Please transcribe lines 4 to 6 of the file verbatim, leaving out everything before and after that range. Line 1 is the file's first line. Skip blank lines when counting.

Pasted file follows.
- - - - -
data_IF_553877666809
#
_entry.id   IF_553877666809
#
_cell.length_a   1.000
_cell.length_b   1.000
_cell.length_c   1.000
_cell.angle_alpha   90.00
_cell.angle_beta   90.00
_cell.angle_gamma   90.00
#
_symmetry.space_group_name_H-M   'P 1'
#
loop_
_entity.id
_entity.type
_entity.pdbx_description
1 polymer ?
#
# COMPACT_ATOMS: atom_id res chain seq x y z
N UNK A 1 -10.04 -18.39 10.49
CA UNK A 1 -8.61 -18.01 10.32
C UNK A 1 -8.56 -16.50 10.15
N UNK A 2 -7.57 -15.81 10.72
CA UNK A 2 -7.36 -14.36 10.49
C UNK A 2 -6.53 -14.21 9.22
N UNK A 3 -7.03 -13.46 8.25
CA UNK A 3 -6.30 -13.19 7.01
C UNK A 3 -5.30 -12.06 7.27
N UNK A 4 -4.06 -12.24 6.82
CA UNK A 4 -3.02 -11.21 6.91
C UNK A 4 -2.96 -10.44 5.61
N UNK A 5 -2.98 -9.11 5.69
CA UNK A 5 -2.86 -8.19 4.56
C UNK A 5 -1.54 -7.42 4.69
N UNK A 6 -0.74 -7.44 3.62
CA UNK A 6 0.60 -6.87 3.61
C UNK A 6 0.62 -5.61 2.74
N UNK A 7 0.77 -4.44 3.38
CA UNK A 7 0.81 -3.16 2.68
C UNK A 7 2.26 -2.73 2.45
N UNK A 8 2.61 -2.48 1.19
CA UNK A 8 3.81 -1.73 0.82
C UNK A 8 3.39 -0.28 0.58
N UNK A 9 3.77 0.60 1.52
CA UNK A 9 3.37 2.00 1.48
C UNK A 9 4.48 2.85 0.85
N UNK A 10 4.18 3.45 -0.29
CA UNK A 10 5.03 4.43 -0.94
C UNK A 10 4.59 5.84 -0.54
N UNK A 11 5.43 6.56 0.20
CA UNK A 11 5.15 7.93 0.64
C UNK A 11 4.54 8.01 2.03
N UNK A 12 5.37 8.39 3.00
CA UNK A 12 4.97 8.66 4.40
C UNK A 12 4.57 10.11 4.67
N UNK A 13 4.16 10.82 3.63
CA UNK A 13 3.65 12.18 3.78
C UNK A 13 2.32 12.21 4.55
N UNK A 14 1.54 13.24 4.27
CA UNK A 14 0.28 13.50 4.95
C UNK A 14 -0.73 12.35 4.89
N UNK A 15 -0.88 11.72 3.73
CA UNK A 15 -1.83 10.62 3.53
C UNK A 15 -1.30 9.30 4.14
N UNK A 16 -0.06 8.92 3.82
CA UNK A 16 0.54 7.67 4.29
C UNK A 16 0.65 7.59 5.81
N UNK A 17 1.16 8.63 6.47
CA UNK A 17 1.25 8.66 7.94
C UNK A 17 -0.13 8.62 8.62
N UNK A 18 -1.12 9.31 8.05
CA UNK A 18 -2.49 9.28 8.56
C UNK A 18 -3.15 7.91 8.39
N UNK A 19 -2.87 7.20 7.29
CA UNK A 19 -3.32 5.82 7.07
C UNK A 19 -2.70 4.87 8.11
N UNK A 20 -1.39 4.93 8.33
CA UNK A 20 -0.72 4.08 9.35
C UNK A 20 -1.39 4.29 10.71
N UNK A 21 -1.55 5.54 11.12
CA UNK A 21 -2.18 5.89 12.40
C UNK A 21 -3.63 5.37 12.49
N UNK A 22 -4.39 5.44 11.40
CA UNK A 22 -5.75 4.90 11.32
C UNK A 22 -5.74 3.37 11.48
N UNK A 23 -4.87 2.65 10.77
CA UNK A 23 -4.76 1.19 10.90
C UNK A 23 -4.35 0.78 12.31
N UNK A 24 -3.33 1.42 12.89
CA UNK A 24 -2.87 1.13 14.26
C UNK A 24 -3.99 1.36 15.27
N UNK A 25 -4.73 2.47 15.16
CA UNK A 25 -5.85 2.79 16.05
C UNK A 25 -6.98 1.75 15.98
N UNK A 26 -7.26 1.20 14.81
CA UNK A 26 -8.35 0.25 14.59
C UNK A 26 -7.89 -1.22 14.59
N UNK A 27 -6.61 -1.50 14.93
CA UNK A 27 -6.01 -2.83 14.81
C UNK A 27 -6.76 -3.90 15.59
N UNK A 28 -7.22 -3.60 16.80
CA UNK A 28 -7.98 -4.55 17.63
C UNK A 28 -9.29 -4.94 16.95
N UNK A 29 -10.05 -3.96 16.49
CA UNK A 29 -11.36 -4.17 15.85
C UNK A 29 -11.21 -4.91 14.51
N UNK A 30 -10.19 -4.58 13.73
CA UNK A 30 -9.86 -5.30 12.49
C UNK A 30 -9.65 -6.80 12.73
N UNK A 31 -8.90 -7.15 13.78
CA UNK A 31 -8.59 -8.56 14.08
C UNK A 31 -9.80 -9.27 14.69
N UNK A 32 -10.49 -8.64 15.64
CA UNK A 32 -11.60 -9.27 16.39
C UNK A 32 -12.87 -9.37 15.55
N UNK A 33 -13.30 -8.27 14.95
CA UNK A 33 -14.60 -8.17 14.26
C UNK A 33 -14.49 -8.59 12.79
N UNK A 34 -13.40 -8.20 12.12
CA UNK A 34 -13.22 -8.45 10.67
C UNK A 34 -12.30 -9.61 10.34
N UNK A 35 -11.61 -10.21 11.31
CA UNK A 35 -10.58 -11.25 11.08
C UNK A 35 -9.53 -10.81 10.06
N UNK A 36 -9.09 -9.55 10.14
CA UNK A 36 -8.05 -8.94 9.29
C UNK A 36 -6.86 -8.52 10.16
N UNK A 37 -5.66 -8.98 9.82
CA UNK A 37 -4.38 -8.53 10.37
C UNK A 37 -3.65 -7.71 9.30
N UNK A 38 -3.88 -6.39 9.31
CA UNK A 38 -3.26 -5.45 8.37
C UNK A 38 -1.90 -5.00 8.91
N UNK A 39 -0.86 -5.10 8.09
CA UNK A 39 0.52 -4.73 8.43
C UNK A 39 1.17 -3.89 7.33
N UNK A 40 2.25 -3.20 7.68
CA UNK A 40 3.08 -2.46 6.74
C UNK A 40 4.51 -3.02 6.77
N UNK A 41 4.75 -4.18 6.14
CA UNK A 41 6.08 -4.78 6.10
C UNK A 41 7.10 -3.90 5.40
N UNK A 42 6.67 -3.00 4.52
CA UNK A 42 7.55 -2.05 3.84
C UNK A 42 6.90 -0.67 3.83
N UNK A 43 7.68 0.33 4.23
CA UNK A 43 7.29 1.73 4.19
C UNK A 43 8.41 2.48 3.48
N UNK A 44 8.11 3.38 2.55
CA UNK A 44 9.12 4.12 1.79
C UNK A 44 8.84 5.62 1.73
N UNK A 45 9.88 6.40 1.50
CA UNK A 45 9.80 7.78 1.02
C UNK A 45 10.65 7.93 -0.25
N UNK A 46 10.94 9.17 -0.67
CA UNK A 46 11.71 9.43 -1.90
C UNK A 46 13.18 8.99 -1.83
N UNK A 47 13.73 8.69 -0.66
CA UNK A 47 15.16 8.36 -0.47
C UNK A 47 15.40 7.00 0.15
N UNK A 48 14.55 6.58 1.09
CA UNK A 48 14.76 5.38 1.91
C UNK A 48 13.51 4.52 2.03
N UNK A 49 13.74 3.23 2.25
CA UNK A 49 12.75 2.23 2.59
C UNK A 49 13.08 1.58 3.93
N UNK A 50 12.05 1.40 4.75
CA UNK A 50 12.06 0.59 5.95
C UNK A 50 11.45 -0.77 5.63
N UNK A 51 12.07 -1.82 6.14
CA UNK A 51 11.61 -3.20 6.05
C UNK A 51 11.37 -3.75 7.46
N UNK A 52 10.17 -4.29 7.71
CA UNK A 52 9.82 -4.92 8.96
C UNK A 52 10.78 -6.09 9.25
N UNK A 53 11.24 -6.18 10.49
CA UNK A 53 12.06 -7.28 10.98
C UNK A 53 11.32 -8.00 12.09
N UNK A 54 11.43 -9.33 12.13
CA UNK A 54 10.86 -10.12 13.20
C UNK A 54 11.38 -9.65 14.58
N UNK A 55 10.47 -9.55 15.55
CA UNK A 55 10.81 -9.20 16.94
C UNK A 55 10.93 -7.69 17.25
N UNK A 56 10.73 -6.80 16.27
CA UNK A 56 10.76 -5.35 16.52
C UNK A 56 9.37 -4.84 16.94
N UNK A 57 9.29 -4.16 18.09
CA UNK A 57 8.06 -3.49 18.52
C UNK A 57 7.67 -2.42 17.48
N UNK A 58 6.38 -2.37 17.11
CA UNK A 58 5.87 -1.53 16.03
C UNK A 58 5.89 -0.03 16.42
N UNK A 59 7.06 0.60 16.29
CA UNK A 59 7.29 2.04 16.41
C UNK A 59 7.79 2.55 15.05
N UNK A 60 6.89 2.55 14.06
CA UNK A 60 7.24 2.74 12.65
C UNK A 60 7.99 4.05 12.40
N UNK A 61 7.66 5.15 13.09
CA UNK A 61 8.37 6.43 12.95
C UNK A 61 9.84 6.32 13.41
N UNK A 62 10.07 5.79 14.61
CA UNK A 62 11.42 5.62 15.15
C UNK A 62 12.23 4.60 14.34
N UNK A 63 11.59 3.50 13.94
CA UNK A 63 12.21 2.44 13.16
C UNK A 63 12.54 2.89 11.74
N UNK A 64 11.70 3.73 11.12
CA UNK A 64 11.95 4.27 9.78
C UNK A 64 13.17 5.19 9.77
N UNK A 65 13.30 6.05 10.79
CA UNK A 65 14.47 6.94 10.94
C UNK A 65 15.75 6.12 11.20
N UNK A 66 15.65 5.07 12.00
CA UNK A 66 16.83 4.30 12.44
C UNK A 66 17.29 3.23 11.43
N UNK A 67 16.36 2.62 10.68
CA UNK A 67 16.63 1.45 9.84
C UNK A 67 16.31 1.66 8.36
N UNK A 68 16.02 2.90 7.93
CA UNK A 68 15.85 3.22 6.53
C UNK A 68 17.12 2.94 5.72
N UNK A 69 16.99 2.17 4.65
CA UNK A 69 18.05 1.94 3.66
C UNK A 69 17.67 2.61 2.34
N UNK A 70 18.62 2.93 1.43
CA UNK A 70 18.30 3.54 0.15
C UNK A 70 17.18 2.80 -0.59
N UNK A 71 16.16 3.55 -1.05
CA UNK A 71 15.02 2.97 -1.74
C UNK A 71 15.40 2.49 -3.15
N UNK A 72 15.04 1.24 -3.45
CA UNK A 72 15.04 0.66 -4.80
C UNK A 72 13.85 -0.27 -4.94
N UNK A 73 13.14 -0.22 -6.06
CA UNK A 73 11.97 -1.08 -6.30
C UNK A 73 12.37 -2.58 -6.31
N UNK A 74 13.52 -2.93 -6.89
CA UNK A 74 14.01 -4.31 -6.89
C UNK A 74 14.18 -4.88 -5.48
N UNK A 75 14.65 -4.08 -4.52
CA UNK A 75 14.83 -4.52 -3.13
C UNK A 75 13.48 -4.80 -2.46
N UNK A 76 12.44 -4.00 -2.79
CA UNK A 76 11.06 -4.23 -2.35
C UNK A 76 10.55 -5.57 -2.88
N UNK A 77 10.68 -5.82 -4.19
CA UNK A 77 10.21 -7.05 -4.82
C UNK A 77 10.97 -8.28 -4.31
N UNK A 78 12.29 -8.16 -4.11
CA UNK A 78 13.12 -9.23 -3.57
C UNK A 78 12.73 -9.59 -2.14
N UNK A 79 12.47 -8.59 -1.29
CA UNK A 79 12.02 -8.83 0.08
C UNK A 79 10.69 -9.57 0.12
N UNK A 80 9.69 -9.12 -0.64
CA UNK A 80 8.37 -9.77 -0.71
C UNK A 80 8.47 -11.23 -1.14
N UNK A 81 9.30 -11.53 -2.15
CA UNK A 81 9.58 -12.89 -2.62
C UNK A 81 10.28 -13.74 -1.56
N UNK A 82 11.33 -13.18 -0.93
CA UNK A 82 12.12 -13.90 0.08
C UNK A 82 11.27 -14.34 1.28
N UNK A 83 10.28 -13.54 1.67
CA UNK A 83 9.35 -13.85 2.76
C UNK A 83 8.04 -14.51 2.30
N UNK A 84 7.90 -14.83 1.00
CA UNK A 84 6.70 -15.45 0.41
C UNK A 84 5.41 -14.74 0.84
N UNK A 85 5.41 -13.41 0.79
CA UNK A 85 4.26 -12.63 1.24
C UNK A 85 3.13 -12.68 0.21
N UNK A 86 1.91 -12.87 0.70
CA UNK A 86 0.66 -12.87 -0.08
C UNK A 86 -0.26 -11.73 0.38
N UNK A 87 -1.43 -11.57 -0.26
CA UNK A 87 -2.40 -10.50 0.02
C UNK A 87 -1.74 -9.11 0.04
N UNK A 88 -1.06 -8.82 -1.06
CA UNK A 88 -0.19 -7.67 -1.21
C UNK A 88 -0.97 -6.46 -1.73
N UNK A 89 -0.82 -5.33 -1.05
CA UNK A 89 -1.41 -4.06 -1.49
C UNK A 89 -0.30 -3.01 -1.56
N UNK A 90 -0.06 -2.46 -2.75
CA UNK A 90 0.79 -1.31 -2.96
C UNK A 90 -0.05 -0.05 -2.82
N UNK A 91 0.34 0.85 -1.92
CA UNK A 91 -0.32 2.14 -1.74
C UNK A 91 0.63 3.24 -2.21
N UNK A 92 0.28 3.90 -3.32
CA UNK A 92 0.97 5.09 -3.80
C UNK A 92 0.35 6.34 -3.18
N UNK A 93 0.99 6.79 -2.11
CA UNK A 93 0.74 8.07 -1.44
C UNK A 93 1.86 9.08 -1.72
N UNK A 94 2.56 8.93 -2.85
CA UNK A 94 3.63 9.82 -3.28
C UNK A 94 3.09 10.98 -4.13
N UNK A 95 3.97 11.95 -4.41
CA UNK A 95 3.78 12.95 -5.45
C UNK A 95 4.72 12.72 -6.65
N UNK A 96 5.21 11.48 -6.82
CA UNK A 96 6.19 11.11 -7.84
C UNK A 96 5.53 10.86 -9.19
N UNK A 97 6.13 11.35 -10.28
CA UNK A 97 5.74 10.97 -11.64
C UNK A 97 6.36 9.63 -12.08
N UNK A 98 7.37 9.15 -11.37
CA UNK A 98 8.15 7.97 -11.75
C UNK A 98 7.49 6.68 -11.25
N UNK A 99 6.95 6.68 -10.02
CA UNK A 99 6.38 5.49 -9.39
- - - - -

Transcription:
#
_cell.length_a   1.000
_cell.length_b   1.000